Plasticizers used in PVC and other plastics are often based on esters of polycarboxylic acids with linear or branched aliphatic alcohols of moderate chain length. These compounds are selected on the basis of many critieria including low toxicity, compatibility with the host material, nonvolatility, and expense. Phthalate esters of straight-chain and branched-chain alkyl alcohols meet these specifications and are common plasticizers. Ortho-phthalate esters have traditionally been the most dominant plasticizers, but regulatory concerns have led to the move away from classified substances to non-classified which includes high molecular weight ortho-phthalates and other plasticisers, especially in Europe.


Antiplasticizers are polymer additives that have effect opposite to those of plasticizers. They increase the modulus while decreasing the glass transition temperature.

Bis(2-ethylhexyl) phthalate is a common plasticizer.

Safety and toxicity

Substantial concerns have been expressed over the safety of some polymer plasticizers, especially because some low molecular weight ortho-phthalates have been classified as potential endocrine disruptors with some developmental toxicity reported.[9] Plasticizers can escape plastics due to migration and abrasion of the plastic since they are not bound to the polymer matrix. The "new car smell" is often attributed to plasticizers or their degradation products,[10] however, multiple studies on the makeup of the smell do not find phthalates in appreciable amounts, likely due to their extremely low volatility and vapor pressure.[11]

Common polymer plasticizers

Ortho phthalates



Adipates & Sebacates



Bio-based plasticizers have been investigated, such as glycerol triacetate (Triacetin) and acetyltributylcitrate. They are used in niche applications. Epoxidized soybean oil is used broadly as a secondary plasticizer in many vinyl applications.

For inorganic materials


In the concrete technology, plasticizers and superplasticizers are also called high range water reducers. When added to concrete mixtures, they confer a number of properties including improved workability and strength. The strength of concrete is inversely proportional to the amount of water added, i.e., the water-cement (w/c) ratio. In order to produce stronger concrete, less water is added (without "starving" the mix), which makes the concrete mixture less workable and difficult to mix, necessitating the use of plasticizers, water reducers, superplasticizers, fluidizer or dispersants.[16]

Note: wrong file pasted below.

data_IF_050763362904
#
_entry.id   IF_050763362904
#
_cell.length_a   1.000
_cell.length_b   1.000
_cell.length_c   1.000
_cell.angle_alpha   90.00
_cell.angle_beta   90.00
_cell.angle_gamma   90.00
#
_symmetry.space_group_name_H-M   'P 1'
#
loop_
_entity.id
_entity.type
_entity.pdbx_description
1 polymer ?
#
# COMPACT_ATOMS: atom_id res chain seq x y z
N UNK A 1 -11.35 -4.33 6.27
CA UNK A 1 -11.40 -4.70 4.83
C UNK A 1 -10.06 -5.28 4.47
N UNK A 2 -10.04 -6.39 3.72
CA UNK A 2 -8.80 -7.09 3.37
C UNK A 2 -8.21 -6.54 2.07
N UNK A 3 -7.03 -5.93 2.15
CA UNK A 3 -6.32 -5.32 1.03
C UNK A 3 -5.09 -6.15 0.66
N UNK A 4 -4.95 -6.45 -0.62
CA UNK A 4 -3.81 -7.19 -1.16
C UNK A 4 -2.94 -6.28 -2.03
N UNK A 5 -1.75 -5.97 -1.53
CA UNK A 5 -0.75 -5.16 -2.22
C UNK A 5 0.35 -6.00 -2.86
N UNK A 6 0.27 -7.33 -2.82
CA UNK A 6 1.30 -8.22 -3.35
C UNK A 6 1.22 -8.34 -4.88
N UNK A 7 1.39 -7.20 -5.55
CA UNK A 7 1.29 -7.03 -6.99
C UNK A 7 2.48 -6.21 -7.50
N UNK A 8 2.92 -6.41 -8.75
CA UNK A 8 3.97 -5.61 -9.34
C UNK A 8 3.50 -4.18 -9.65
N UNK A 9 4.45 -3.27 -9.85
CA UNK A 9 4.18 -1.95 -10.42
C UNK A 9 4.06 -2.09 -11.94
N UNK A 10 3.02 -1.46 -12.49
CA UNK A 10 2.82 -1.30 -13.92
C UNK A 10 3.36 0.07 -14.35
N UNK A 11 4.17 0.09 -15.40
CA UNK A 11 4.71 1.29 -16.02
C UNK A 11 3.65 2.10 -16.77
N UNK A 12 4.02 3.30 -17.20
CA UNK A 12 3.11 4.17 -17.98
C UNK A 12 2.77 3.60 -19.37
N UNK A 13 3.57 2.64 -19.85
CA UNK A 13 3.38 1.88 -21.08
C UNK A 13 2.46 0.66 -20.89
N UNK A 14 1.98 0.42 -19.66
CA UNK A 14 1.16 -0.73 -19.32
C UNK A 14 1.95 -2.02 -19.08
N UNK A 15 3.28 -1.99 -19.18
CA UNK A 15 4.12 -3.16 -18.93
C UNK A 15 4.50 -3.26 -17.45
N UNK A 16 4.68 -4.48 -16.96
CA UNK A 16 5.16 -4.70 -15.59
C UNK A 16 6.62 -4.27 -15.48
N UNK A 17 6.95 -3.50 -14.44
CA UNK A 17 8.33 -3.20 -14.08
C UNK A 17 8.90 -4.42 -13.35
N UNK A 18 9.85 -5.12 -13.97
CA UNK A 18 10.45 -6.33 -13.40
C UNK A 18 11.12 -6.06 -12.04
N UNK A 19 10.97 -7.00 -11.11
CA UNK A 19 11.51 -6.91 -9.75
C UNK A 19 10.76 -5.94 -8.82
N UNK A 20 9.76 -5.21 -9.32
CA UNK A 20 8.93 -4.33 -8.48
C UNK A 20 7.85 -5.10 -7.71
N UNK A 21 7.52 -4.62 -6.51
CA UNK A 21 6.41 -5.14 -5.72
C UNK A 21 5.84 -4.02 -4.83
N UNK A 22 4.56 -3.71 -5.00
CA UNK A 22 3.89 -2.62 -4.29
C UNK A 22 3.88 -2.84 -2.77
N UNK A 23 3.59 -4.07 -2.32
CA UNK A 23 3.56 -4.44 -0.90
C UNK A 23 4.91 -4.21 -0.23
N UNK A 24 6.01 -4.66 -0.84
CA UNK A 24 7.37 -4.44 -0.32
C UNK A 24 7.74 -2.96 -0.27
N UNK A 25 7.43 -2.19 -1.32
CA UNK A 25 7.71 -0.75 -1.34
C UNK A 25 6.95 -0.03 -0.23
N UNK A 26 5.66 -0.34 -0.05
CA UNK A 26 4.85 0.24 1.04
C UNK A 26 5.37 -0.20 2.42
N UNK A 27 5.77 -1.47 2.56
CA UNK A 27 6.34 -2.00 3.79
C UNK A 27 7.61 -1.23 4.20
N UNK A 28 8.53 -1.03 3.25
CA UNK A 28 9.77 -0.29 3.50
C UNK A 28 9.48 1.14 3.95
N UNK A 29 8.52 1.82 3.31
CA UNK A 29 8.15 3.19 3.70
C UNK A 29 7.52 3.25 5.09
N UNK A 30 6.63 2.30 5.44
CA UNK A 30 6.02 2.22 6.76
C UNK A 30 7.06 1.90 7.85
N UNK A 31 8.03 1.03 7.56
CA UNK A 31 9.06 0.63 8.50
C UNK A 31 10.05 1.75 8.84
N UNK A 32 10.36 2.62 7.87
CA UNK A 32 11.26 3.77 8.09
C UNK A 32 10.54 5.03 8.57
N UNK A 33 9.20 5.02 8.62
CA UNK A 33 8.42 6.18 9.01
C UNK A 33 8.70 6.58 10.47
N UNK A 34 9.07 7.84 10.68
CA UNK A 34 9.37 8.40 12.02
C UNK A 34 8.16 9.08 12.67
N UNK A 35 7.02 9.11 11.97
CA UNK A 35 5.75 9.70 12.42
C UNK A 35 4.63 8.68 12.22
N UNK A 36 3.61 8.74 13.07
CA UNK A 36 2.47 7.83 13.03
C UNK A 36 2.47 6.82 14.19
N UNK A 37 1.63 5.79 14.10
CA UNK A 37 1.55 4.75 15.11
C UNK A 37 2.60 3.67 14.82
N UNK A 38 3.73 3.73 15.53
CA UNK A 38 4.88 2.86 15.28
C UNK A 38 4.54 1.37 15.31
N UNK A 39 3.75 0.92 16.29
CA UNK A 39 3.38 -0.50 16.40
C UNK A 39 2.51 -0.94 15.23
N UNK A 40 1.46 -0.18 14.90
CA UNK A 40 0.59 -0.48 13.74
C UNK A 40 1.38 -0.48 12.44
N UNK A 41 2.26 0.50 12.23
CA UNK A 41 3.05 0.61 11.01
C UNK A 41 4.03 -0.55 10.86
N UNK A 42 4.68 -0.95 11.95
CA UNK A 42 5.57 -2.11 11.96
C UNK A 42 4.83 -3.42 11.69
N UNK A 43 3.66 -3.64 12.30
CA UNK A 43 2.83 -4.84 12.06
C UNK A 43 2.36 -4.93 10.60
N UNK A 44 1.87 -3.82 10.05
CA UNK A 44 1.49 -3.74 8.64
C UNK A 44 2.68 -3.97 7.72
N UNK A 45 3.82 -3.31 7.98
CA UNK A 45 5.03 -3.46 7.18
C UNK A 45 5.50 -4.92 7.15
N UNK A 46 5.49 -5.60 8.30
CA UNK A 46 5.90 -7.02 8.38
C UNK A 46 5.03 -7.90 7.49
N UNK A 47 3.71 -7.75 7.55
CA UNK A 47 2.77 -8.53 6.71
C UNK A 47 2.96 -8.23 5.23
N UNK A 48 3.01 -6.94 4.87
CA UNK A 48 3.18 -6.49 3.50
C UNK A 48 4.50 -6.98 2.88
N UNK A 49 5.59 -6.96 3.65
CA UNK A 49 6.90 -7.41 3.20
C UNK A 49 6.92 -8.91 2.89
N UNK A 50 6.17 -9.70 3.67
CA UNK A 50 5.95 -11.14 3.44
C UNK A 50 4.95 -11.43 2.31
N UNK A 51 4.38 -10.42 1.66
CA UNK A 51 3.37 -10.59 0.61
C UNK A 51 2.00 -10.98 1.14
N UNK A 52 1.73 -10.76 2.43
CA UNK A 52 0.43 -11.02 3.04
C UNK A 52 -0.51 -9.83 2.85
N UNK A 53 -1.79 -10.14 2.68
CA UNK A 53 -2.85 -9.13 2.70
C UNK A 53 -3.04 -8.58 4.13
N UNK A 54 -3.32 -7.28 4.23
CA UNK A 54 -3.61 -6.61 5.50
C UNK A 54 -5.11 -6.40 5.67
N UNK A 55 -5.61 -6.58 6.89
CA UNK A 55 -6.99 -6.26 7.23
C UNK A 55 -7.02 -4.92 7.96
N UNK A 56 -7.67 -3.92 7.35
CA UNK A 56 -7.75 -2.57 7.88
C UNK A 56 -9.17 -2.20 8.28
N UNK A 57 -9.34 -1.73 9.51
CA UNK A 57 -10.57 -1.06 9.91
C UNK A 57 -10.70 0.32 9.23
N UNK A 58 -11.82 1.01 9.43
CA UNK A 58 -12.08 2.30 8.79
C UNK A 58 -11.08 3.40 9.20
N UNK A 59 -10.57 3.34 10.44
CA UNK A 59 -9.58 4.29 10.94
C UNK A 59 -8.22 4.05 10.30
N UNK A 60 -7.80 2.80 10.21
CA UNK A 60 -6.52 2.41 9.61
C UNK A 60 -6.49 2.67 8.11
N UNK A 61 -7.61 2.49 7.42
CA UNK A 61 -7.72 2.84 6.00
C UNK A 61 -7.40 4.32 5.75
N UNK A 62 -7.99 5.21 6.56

Plasticizers are also often used when pozzolanic ash is added to concrete to improve strength. This method of mix proportioning is especially popular when producing high-strength concrete and fiber-reinforced concrete.

Adding 1-2% plasticizer per unit weight of cement is usually sufficient. Adding an excessive amount of plasticizer will result in excessive segregation of concrete and is not advisable. Depending on the particular chemical used, use of too much plasticizer may result in a retarding effect.

Plasticizers are commonly manufactured from lignosulfonates, a by-product from the paper industry. Superplasticizers have generally been manufactured from sulfonated naphthalene condensate or sulfonated melamine formaldehyde, although newer products based on polycarboxylic ethers are now available. Traditional lignosulfonate-based plasticisers, naphthalene and melamine sulfonate-based superplasticisers disperse the flocculated cement particles through a mechanism of electrostatic repulsion (see colloid). In normal plasticisers, the active substances are adsorbed on to the cement particles, giving them a negative charge, which leads to repulsion between particles. Lignin, naphthalene, and melamine sulfonate superplasticisers are organic polymers. The long molecules wrap themselves around the cement particles, giving them a highly negative charge so that they repel each other.

Polycarboxylate ether superplasticizer (PCE) or just polycarboxylate (PC), work differently from sulfonate-based superplasticizers, giving cement dispersion by steric stabilisation. This form of dispersion is more powerful in its effect and gives improved workability retention to the cementitious mix.[17]


Plasticizers can be added to wallboard stucco mixtures to improve workability. In order to reduce the energy consumed drying wallboard, less water is added, which makes the gypsum mixture very unworkable and difficult to mix, necessitating the use of plasticizers, water reducers, or dispersants. Some studies also show that too much lignosulfonate dispersant could result in a set-retarding effect. Data showed that amorphous crystal formations occurred that detracted from the mechanical needle-like crystal interaction in the core, preventing a stronger core. The sugars, chelating agents in lignosulfonates such as aldonic acids and extractive compounds are mainly responsible for set retardation. These low range water reducing dispersants are commonly manufactured from lignosulfonates, a by-product from the paper industry.